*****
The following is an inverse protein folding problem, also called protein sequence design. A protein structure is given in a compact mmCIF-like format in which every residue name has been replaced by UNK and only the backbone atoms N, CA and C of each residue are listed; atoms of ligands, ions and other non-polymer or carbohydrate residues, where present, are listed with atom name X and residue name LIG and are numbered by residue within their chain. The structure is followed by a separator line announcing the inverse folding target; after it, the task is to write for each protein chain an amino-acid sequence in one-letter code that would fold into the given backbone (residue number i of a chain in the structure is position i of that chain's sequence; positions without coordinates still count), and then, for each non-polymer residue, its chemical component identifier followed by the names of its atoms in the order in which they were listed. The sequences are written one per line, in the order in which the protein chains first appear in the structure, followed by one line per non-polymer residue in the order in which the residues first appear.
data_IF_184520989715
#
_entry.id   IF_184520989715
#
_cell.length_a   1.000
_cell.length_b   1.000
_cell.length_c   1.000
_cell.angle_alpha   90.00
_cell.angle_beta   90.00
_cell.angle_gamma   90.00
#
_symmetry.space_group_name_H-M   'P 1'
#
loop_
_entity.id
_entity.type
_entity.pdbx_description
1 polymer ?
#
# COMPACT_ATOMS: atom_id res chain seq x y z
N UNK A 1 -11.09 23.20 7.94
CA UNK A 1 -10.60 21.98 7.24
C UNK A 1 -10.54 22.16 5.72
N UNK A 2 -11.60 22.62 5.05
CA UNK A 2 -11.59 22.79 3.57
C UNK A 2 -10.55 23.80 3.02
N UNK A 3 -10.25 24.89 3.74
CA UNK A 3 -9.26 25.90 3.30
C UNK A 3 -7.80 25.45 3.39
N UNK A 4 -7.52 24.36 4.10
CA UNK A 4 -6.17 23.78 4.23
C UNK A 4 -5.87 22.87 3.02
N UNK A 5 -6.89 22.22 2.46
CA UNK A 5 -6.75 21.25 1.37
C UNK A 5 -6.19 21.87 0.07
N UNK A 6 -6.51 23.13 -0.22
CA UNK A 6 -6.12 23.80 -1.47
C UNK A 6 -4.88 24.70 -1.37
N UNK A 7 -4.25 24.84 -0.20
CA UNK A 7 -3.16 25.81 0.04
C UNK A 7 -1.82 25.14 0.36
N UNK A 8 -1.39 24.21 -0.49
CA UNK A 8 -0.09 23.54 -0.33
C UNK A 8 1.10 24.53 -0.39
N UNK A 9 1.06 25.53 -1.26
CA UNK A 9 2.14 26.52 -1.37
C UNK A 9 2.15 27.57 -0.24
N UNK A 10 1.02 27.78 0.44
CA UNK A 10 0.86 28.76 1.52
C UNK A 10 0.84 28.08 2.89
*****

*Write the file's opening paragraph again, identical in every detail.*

The following is an inverse protein folding problem, also called protein sequence design. A protein structure is given in a compact mmCIF-like format in which every residue name has been replaced by UNK and only the backbone atoms N, CA and C of each residue are listed; atoms of ligands, ions and other non-polymer or carbohydrate residues, where present, are listed with atom name X and residue name LIG and are numbered by residue within their chain. The structure is followed by a separator line announcing the inverse folding target; after it, the task is to write for each protein chain an amino-acid sequence in one-letter code that would fold into the given backbone (residue number i of a chain in the structure is position i of that chain's sequence; positions without coordinates still count), and then, for each non-polymer residue, its chemical component identifier followed by the names of its atoms in the order in which they were listed. The sequences are written one per line, in the order in which the protein chains first appear in the structure, followed by one line per non-polymer residue in the order in which the residues first appear.